Where does leather come from?
In early times when people hunted for food they wanted to use every bit of the animals they caught to make food, tools, and shelter. They did not want to waste any piece of the animals that could be used for something.
So, they started using the skin of animals like squirrels, rabbits, beavers, goat, deer, camels, and even alpaca to make some of their goods. This was one of their ways to respect the animals’ lives; by not taking the animals for granted and never letting any piece of the animal go to waste.
As agriculture, livestock, and technology grew into the Middle Ages, the development of leather tanning also grew. Leather started being used to make items like shoes, clothes, bags, trunks, saddles, and even items for military use.
Now leather is most commonly made from cow, sheep, or pig skin because of the wide availability of these animals in farming industries. Because these three animals are frequently farmed for consuming meat, their skins are recycled to make leather- which means that less of the animal is going to waste.
However, other animals like snakes, ostriches, or alligators are not as commonly eaten and are usually slaughtered primarily for their skins.
Smoke N’ Mirrors exclusively uses cow, pig, sheep and bison leather because they are more ethical and are the best options for creating durable products.
How is leather made?
Leather comes from an animal’s hide, meaning its skin. To start, the skin is removed from the animal and the flesh is taken off of the skin, leaving a clean surface.
Then the cleaned skin is either placed in a salt brine for 16 hours or the hides are salted and placed on top of each other into a pack for 30 days; these salting techniques are what keeps the skin from decomposing over time.
When finished with the salting process, they are soaked in pure water to rehydrate and get rid of any remaining salt, blood, or dirt. After this they are soaked in a lime bath for a day or two to help remove the hair and soften the hides.
After soaking in so many liquids, the hides are swollen from moisture so they are around 4mm thick. This means they are ready to be spliced into different layers, which will be used for making different products.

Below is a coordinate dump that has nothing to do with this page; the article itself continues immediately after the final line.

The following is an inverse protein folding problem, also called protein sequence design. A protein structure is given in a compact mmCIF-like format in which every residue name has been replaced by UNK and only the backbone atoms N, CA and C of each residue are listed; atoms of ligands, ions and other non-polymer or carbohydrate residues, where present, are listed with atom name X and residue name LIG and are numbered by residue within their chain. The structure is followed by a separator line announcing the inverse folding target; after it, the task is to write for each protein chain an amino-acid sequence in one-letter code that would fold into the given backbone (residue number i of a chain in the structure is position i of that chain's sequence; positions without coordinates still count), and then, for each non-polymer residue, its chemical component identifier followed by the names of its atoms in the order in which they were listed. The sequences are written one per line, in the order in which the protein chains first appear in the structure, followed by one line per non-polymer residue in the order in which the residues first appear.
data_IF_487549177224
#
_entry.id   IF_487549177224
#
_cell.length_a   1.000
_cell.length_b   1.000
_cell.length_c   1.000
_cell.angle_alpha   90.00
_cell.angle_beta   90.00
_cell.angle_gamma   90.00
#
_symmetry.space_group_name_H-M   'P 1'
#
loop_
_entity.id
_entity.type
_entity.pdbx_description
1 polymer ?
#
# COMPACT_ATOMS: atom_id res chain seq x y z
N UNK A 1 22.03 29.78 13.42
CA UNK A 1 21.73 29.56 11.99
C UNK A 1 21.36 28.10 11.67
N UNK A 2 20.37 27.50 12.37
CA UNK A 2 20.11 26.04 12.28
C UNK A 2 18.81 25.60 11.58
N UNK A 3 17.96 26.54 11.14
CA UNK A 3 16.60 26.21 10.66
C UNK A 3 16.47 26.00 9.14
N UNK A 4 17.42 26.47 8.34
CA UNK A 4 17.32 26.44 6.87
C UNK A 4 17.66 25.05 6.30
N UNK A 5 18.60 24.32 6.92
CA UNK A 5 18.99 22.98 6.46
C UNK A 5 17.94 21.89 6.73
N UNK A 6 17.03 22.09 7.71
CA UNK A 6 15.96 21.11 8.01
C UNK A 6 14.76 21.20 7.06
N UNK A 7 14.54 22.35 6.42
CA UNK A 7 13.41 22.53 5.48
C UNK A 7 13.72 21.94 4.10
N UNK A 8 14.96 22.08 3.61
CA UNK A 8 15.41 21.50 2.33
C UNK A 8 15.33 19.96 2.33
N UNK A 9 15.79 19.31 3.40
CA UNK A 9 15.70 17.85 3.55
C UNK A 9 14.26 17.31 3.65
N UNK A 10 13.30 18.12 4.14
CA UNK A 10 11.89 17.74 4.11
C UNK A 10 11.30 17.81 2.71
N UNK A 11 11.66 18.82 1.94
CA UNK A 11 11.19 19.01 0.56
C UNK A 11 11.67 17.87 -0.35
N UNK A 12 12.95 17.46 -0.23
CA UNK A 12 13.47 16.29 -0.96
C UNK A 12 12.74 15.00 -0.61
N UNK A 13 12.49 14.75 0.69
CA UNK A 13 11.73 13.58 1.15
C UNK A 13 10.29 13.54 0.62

These layers of the hide have different qualities about them, so some are valued more than others. You can read more about the differences between these types of leathers by clicking here.
Once the hide is split into different layers it is ready for the tanning process, which is meant to prevent decay and shrinkage of the leather. There are three options available for this process: vegetable tanning, chrome tanning, and a combination of both.
Chrome tanning can be completed in one day but requires many chemicals in the process and results in a softer, more supple leather.
Vegetable tanning uses natural materials (extracts from the bark, wood, fruit, and leaves of trees) over a period of several weeks or months and results in a firmer leather that is more water and stretch resistant.
Combination tanning results in a leather that has the soft and supple feeling from chrome tanning, as well as the firmness and durability of veg tanning.
Smoke N’ Mirrors exclusively uses vegetable tanned leathers, due to its more natural process and high quality results.
Next the hides are run through a sammying machine that uses rollers to press the excess moisture out of them.
At this point they are inspected and sorted out by grades; one being the highest quality and three being the lowest quality. The grades are rated according to how many imperfections and natural flaws the hides have, for example bug bites, and scars.
Once sorted out, the leather hides are wrapped in plastic to keep them from drying out. This finally results in what is called a naked leather, which has not been dyed, embossed with patterns, or varnished with a final coating.
Thank you for reading
I hope this answers a lot of questions for you and leaves you more informed about how leather is made and where it comes from. It is only natural if you have more questions or concerns, as the information provided here is just the basics on this topic.
If you would like to know more about the production of leather products, feel free to email me at Liz.Chasse@Smoke-N-Mirrors.net or check out our other articles to read more about other leather topics: